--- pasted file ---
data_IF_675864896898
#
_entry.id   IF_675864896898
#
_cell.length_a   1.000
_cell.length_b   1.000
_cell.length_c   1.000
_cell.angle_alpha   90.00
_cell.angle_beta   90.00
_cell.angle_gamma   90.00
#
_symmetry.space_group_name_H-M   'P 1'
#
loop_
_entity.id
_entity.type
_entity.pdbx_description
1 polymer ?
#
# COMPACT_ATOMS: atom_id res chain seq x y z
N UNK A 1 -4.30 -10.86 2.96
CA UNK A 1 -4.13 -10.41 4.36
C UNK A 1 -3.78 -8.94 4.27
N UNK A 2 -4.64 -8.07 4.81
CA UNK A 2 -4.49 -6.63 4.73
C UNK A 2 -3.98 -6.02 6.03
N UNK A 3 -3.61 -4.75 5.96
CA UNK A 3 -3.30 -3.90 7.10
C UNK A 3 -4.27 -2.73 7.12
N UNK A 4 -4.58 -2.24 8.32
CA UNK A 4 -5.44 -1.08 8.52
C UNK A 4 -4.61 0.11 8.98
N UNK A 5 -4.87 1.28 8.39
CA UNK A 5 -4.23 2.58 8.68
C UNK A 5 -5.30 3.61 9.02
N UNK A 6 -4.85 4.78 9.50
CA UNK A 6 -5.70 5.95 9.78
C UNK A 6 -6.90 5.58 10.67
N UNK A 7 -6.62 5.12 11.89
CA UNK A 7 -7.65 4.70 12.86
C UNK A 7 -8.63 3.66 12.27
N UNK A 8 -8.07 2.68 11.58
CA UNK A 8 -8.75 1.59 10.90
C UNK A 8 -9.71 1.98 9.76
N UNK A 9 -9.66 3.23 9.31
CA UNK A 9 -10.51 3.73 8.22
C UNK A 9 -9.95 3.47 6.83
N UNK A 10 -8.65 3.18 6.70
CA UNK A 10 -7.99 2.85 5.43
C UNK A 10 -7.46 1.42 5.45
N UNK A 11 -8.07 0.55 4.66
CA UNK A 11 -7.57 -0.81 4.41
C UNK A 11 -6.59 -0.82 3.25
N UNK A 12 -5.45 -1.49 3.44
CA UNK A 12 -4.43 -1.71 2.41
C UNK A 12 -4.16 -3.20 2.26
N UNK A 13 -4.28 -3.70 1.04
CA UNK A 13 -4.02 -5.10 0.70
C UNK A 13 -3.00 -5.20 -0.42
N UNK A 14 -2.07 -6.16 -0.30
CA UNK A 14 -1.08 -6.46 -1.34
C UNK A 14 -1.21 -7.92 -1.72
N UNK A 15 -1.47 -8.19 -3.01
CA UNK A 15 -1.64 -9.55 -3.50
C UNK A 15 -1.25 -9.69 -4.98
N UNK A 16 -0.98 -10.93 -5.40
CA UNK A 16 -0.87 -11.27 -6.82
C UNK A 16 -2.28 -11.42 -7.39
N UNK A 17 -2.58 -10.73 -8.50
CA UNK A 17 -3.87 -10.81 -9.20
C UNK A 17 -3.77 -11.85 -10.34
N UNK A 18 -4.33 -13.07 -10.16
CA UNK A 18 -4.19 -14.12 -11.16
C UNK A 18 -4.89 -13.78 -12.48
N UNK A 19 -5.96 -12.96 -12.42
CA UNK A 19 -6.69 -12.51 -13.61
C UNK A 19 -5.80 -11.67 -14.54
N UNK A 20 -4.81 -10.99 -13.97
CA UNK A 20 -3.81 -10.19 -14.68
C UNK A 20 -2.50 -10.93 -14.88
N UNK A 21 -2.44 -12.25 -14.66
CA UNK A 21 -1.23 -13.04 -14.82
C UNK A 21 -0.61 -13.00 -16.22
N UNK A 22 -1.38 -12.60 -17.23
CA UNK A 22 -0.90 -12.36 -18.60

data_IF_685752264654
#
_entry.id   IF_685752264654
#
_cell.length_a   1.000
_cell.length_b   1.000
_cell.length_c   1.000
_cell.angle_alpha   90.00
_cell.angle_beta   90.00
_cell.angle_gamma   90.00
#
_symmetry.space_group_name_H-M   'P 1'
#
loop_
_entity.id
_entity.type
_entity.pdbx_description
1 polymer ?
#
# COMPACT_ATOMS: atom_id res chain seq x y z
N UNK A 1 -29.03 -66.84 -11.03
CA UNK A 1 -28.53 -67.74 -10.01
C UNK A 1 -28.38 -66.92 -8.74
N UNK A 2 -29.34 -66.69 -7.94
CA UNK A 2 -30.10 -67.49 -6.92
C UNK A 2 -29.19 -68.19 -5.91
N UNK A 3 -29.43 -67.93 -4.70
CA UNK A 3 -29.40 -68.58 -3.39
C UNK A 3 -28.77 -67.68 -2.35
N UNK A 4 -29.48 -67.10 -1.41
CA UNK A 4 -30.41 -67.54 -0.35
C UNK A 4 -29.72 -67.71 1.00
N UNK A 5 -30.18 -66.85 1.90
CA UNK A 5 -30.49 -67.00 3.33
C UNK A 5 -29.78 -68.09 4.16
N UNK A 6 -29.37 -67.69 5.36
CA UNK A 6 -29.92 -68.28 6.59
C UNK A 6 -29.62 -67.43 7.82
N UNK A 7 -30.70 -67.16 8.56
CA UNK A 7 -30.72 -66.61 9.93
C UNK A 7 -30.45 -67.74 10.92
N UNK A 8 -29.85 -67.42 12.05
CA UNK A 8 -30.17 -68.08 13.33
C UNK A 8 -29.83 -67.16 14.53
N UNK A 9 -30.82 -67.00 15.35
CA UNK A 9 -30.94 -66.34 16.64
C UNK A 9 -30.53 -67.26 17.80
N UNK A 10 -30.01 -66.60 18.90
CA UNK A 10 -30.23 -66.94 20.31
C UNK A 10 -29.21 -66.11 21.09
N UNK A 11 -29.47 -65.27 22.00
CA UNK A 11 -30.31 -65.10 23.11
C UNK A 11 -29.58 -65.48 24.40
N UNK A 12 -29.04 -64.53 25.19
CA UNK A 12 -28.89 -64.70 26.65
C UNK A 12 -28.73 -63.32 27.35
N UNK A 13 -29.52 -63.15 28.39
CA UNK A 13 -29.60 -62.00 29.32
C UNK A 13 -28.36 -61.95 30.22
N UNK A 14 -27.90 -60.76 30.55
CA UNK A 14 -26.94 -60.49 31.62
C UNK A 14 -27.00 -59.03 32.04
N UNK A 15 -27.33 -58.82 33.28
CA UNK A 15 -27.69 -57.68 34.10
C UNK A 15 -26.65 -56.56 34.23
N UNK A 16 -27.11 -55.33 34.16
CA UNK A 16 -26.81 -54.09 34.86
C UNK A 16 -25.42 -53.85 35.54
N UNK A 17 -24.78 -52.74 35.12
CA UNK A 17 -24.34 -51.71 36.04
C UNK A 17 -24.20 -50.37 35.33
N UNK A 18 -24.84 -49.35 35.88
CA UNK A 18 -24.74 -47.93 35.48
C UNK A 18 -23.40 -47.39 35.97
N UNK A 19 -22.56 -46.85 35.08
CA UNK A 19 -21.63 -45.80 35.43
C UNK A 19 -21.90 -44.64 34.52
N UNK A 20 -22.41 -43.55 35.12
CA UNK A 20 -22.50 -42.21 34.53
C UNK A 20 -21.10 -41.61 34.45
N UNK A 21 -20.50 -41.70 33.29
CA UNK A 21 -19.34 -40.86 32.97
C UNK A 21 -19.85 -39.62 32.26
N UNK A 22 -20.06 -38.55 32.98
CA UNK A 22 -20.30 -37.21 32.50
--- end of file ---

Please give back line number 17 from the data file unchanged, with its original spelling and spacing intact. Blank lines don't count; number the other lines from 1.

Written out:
_entity.pdbx_description